Chemical spill cleanup continues on Rabbit Ears Pass
Steamboat Springs — It could take three weeks for a crew to excavate the area where 42,000 pounds of hazardous chemicals were spilled after a tanker truck rolled over Friday on Rabbit Ears Pass.
The trucking company that was hauling the chemicals has hired Custom Environmental Services to clean up the spill. On Tuesday, several large pieces of construction equipment were working in the area. Standing water was being pumped into a large tank along the side of U.S. Highway 40 near mile marker 142. Contaminated dirt was being moved to a nearby pull-off. Remnants of the tanker truck were scattered throughout the area.
Between 5,000 and 5,500 gallons of triazine was spilled. Routt County Environmental Health on Tuesday issued a news release saying triazine and methanol are used in oil and gas operations as part of the fracking process to help find and neutralize hydrogen sulfides.
The chemicals spilled into a gully downhill from the runaway truck ramp. According to the Colorado State Patrol, the tanker was sliced open when it collided with a concrete barrier wall. The gully is located on the uphill side of the road, but it was suspected that there was a culvert in the area that drained water onto the other side of U.S. 40 down a steep slope.
“At this time, after consideration of the chemicals involved and environmental conditions, it appears unlikely for harmful quantities of the released material to reach the Yampa River,” Environmental Health Director Mike Zopf wrote in the news release. “However, work continues to assess the situation and clean up this material and any contamination that has occurred to minimize impacts to wildlife and the environment.”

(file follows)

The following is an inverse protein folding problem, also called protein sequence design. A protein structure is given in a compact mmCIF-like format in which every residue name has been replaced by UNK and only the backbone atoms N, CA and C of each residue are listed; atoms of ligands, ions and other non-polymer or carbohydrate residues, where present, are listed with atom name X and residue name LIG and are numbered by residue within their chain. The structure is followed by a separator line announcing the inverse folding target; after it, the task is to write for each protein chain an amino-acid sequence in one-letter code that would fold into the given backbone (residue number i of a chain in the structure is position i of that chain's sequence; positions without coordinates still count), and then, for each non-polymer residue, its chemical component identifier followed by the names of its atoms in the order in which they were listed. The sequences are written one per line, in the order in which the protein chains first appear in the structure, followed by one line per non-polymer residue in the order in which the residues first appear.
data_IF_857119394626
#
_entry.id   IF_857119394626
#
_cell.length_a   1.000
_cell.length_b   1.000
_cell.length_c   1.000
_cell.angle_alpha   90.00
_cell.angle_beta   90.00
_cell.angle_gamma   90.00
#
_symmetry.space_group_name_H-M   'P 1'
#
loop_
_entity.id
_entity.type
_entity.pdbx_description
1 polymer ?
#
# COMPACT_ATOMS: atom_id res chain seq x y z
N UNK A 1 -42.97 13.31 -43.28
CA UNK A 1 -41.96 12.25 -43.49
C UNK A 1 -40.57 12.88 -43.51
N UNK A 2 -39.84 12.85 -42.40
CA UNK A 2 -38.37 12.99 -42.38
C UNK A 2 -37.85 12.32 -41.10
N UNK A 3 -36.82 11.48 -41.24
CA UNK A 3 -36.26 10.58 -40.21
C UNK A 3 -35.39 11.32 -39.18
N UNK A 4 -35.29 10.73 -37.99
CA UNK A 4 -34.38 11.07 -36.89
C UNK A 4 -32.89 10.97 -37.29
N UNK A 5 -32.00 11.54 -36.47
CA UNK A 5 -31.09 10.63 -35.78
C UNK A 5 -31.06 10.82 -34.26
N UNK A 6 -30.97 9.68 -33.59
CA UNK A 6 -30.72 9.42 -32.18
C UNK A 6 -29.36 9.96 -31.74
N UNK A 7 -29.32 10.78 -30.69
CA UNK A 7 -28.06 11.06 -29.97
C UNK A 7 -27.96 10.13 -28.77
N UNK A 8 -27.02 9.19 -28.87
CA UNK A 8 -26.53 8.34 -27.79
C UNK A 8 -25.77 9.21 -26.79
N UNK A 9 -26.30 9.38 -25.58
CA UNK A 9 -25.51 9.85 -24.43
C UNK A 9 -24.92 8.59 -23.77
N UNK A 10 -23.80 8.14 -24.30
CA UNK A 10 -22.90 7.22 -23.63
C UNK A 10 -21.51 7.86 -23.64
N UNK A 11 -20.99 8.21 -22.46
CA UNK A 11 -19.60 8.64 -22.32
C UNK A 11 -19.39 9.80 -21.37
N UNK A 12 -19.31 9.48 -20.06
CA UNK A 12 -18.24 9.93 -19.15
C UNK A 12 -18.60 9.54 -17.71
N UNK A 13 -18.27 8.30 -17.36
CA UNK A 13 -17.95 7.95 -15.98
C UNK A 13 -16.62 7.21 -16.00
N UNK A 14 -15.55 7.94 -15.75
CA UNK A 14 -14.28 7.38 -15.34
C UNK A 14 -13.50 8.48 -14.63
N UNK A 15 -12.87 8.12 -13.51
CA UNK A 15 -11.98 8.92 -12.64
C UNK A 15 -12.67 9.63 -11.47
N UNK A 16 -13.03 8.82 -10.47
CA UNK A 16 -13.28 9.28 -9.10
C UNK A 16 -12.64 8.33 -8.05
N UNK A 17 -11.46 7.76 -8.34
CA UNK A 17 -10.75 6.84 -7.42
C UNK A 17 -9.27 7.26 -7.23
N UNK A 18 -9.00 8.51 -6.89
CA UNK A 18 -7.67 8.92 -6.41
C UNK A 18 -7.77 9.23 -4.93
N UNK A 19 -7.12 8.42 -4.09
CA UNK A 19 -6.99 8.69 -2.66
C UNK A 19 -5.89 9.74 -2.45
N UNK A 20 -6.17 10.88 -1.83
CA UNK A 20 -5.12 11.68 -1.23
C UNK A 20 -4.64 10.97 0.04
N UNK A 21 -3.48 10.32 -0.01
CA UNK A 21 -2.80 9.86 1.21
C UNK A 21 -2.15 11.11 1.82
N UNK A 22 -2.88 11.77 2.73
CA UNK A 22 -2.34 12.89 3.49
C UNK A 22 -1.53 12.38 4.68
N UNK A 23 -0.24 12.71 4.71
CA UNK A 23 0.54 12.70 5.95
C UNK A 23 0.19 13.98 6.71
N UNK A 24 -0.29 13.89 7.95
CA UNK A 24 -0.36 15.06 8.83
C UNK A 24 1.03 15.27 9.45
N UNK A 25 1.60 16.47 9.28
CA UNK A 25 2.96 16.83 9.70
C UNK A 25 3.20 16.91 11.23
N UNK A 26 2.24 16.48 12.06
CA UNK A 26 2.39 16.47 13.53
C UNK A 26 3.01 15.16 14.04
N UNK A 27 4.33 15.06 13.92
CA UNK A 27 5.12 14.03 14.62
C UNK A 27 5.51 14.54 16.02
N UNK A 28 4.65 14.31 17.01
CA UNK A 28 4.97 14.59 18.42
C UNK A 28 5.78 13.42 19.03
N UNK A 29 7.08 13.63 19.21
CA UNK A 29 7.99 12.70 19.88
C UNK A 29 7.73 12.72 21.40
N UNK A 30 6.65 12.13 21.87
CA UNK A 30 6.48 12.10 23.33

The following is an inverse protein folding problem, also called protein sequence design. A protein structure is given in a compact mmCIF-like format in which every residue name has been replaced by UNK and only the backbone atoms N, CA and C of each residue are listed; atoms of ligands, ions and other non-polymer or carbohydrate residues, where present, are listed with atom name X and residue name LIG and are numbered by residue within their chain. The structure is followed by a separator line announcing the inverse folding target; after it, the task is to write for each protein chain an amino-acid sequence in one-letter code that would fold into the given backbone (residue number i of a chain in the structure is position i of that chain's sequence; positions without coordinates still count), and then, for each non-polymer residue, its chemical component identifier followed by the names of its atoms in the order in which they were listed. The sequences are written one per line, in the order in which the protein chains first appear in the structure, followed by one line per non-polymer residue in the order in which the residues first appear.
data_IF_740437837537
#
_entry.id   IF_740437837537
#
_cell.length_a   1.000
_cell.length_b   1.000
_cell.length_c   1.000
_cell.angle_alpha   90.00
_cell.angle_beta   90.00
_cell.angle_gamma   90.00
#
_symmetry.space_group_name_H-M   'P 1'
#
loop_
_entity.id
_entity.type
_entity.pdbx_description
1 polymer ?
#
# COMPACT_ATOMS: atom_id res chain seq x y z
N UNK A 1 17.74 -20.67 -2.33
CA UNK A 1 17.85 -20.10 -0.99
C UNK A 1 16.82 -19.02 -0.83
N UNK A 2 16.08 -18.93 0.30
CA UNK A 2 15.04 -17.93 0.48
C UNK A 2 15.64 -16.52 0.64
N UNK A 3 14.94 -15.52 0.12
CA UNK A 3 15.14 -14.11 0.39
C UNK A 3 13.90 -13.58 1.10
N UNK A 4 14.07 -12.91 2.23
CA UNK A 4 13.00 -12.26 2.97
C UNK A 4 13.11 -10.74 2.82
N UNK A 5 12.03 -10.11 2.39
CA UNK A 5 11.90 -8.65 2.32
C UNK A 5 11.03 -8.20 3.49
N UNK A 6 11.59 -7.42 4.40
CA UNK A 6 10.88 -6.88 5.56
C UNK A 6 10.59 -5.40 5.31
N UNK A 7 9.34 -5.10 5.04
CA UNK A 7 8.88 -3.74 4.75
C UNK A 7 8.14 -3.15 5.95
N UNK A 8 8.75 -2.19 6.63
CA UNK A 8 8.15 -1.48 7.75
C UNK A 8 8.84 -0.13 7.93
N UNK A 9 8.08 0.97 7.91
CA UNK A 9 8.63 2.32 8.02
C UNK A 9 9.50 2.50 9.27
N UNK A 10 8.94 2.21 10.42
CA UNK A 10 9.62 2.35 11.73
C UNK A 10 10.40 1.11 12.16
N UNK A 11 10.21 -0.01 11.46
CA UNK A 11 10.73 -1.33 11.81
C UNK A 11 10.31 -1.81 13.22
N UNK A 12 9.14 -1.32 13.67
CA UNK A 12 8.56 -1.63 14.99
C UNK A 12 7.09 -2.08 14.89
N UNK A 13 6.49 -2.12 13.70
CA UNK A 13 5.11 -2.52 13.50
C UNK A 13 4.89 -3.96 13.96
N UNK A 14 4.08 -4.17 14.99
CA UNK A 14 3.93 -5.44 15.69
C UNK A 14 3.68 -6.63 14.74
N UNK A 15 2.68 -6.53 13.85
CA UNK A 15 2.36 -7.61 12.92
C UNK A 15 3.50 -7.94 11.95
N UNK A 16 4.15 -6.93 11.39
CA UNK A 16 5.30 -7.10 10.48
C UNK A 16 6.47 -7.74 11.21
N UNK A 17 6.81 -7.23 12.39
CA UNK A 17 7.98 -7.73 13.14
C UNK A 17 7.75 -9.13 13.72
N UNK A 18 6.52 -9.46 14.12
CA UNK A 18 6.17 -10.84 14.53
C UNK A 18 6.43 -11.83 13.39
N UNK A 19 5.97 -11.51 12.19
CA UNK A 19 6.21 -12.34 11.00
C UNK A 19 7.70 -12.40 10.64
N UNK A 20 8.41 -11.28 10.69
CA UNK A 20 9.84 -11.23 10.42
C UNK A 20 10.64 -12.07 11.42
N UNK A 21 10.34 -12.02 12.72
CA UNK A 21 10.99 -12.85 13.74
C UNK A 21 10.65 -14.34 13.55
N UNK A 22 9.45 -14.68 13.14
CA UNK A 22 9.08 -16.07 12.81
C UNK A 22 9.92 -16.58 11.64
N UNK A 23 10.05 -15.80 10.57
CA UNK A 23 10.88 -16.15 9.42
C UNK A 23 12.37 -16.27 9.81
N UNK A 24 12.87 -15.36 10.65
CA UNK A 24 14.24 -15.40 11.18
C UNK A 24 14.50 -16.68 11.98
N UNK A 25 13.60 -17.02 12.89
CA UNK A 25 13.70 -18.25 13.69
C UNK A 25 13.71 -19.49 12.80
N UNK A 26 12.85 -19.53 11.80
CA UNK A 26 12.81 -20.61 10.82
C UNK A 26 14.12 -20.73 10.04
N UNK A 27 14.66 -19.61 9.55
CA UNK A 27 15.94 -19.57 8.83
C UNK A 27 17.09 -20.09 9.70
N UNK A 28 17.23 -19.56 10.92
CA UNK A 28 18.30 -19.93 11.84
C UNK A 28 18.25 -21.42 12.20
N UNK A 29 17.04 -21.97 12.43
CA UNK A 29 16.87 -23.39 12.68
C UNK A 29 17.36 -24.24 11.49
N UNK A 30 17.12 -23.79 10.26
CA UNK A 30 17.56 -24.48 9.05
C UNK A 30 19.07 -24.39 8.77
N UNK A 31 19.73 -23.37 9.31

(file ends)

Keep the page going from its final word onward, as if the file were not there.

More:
According to Zopf, within hours of the spill, government agencies and local water providers were notified of the spill. These included the Colorado Department of Public Health and Environment, U.S. Forest Service, Colorado Parks and Wildlife and water system operators at Lake Catamount, the Timbers, Fox Estates, Mount Werner Water and Sanitation District and the city of Steamboat Springs.
RCADIS US has been retained to manage and provide soil and water testing to determine the extent of the release. Initial test results may be available later this week.
CSP Sgt. Scott Elliott said Tuesday that the trucking company and its insurance carrier are responsible for paying for the cleanup.
Following the crash, the driver of the tanker truck, Noland Hebert, 59, of Louisiana, was flown to a Front Range hospital with injuries that were not thought to be life threatening.
Elliott said the Patrol has not yet been able to interview Hebert, and the cause of the crash is still under investigation. The tanker truck was inspected Tuesday morning.
“There were no mechanical defects on the truck or the brake system that would have led to the crash,” Elliott said.
The crash closed U.S. 40 for more than seven hours. The speed limit in the construction zone is 40 mph.
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